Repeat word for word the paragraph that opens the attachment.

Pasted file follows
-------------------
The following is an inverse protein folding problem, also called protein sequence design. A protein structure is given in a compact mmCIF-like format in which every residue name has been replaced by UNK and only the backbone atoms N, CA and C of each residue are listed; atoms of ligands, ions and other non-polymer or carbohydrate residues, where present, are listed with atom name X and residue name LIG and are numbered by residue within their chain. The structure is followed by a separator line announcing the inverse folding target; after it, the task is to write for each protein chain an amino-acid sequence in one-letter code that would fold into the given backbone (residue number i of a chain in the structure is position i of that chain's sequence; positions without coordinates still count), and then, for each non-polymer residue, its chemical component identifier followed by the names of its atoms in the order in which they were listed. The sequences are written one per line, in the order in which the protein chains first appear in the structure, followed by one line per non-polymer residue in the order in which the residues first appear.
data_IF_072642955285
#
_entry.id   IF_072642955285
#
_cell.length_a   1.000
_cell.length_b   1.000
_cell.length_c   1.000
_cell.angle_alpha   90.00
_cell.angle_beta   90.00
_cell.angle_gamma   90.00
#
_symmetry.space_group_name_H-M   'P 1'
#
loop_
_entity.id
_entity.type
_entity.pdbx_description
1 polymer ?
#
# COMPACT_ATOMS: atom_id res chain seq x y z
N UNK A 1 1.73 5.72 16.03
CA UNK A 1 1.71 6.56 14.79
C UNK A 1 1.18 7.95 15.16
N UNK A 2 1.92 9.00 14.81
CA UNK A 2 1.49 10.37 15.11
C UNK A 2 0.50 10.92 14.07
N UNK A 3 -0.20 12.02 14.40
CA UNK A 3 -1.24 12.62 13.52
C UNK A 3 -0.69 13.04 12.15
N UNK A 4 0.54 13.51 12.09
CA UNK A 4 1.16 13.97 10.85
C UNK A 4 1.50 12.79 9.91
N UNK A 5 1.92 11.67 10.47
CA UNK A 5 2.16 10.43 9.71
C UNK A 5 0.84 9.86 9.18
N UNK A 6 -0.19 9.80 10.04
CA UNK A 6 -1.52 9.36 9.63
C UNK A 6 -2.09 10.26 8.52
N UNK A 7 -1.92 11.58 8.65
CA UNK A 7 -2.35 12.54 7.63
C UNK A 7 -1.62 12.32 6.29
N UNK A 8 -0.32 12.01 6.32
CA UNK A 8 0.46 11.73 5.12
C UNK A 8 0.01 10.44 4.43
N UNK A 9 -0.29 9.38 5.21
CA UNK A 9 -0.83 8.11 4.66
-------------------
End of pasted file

The following is an inverse protein folding problem, also called protein sequence design. A protein structure is given in a compact mmCIF-like format in which every residue name has been replaced by UNK and only the backbone atoms N, CA and C of each residue are listed; atoms of ligands, ions and other non-polymer or carbohydrate residues, where present, are listed with atom name X and residue name LIG and are numbered by residue within their chain. The structure is followed by a separator line announcing the inverse folding target; after it, the task is to write for each protein chain an amino-acid sequence in one-letter code that would fold into the given backbone (residue number i of a chain in the structure is position i of that chain's sequence; positions without coordinates still count), and then, for each non-polymer residue, its chemical component identifier followed by the names of its atoms in the order in which they were listed. The sequences are written one per line, in the order in which the protein chains first appear in the structure, followed by one line per non-polymer residue in the order in which the residues first appear.